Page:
By Fr. Martindale, S.J.
DOWNSIDE, by Hubert van Zeller, O.S.B.(Sheed & Ward, 21s.).
0UR elders told us that our sehooldays were the happiest in our life. Neither they nor we believed it: but really this book might make us feel there was something in it. True, the book begins m.ith the school's remoter history, and relates the risks it ran of becoming, in France, a school for French boys only; and then, in England, a seminary for future English priests. But this earlier history, too, is enlivened by incidents often entertaining and at times heroic, such as marked all the return of Catholic education from exile to the homeland.
But Downside did not develop from its "chrysalis" till Dom Leander Ramsay took it over in 1902. In ten years he had "brought about a greater change in the running of the school than any that had gone 'before." (Is there not a quaint oversight in the index, p. 312? Abbot Ramsay's name does not appear, but his pages are enumerated as if he were an Abbot of the Radcliffe family.) The author agrees that, as quite modern times approach, his own memories may infiltrate into his history and give it a colour* not equally recognised by all. No matter. Not a page but has its lively paragraphs and pictures of men, either the great headmasters or Abbots or of less well-known men like Dom Roger Hudleston, song-writer, actor, expert on pedigrees (antiquarian), and spiritual writer and heir of Dom John Chapman. Accounts of schoolboys' antics and their mysterious customs and diatect are always good fun, especially if written of by one who, like this author, can maintain both sympathy and detachment; but more valuable still is the intimate description of those to whose formation are entrusted so many boys who should grow up to be Catholic leaders in this land and, often, far afield.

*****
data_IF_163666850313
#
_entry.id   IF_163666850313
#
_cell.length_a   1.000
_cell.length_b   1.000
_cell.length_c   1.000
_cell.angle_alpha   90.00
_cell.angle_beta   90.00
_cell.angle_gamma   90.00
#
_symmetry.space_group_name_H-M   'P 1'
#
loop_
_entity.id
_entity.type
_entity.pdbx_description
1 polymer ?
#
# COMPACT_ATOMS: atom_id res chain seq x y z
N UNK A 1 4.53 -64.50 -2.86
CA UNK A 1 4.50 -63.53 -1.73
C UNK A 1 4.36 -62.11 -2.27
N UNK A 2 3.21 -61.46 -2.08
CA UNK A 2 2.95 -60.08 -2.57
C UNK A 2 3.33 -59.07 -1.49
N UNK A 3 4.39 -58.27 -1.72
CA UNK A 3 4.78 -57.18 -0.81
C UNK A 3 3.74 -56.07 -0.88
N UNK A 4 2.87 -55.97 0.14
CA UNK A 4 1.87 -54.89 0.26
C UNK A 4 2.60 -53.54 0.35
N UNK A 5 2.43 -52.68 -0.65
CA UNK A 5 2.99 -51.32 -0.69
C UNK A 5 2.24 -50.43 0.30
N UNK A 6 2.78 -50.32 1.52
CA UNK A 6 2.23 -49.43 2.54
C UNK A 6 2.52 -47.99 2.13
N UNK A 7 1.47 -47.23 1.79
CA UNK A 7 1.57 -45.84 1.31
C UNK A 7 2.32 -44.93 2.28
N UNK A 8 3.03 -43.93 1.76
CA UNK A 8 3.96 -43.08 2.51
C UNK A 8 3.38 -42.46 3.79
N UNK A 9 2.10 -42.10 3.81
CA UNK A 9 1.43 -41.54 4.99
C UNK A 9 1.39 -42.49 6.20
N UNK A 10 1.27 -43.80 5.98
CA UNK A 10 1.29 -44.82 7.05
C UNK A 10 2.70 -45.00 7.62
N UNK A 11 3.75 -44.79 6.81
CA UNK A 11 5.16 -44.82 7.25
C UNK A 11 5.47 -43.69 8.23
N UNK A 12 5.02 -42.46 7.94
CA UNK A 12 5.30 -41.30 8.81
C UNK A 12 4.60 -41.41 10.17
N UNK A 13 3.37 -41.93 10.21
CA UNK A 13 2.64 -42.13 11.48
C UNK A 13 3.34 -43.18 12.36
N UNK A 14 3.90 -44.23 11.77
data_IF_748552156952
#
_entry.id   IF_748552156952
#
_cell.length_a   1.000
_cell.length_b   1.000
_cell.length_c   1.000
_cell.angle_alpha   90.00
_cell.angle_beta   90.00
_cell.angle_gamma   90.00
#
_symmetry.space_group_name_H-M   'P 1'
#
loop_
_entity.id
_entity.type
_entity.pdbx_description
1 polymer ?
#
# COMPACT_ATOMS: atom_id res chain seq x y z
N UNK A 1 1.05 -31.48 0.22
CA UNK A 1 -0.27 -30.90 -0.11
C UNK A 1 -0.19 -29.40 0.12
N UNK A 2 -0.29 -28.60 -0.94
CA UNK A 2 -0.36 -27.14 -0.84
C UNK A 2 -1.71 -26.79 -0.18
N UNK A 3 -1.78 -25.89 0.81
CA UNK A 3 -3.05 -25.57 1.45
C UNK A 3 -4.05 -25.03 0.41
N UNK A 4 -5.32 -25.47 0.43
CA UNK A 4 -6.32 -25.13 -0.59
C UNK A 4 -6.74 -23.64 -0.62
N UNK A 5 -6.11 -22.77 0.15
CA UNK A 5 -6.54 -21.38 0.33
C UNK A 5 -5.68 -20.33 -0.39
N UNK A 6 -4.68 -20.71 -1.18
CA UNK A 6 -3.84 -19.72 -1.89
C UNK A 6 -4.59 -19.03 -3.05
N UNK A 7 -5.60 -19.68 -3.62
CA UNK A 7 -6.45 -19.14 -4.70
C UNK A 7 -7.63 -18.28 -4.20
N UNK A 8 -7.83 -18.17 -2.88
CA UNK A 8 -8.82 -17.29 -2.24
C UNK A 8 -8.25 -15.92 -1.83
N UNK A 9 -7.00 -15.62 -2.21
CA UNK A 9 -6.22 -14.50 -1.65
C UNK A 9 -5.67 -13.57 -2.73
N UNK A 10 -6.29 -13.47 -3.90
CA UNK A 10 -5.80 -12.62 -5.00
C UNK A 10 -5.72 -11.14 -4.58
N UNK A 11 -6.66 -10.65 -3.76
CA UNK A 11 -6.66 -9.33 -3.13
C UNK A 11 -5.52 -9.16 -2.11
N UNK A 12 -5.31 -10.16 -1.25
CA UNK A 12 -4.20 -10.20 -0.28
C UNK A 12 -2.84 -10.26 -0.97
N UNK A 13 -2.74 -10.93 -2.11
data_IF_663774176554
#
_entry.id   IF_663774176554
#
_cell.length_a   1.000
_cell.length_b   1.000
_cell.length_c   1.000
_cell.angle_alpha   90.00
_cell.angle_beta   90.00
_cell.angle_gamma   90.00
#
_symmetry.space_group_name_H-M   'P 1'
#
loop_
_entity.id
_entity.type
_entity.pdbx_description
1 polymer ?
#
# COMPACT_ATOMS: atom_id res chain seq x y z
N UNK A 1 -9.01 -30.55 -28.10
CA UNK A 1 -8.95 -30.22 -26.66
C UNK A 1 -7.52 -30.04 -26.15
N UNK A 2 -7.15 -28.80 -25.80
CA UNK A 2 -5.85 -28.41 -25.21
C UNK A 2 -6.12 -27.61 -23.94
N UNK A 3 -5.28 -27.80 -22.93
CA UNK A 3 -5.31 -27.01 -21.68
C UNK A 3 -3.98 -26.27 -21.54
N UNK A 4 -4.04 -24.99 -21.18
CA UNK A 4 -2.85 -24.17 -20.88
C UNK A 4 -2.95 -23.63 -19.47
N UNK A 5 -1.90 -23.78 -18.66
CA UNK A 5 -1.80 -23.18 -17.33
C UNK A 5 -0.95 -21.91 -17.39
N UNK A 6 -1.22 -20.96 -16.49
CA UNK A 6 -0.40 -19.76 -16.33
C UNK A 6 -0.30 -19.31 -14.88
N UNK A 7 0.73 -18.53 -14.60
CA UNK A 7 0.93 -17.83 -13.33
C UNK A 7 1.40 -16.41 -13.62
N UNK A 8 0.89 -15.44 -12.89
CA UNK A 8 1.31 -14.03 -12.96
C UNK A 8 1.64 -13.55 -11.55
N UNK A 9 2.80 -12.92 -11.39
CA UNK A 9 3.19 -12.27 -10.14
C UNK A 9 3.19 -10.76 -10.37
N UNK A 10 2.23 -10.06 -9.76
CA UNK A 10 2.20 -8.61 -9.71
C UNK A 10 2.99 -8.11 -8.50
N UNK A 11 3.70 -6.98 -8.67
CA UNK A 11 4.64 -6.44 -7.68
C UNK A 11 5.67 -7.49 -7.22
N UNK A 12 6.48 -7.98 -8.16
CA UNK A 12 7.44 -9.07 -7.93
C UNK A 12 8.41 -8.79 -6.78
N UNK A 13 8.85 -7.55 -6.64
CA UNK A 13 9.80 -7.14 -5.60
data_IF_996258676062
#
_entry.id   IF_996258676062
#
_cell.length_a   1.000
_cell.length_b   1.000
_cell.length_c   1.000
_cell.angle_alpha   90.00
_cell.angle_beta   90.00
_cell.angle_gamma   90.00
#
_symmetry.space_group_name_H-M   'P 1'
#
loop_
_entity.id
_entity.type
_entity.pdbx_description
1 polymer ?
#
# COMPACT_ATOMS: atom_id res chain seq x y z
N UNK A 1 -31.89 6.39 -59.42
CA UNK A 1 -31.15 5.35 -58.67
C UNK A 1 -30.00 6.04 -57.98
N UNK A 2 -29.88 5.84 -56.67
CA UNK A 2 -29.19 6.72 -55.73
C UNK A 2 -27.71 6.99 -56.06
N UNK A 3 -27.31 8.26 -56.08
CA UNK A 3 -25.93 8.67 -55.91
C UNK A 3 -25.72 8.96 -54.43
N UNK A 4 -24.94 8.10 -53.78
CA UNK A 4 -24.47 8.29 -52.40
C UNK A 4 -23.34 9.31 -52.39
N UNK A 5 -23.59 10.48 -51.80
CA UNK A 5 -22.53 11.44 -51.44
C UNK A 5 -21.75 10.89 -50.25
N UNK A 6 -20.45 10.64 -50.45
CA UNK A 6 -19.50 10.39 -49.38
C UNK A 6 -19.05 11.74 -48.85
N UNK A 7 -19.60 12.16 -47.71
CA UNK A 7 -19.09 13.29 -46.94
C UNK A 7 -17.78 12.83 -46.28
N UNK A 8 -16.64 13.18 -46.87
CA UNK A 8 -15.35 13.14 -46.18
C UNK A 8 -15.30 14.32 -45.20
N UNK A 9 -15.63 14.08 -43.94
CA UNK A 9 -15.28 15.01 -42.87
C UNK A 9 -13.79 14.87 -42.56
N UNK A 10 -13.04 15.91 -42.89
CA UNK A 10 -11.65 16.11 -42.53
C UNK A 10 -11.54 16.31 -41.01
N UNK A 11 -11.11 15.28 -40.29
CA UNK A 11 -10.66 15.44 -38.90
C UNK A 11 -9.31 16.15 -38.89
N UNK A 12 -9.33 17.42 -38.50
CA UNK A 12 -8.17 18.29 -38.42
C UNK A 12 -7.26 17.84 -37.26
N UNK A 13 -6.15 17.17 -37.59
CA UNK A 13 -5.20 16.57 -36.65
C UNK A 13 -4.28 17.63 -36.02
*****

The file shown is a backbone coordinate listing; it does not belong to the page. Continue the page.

SUSAN, BILL AND THE WOLF DOG, by Malcolm Saville (Nelson, 35. 6c1.).
SUSAN, BILL AND THE IVYCLAD OAK, by Malcolm Saville (Nelson, 3s. 6c1.).
THESE two books are the first of a 1 series that will undoubtedly number many volumes. The charm and matter-of-factness will appeal to those young readers anxious for adventure that appeals to any young boy or girl.
On the next occasion when a present is due, parents will probably he asked to buy the new "Susan, Bill and the . . . ?"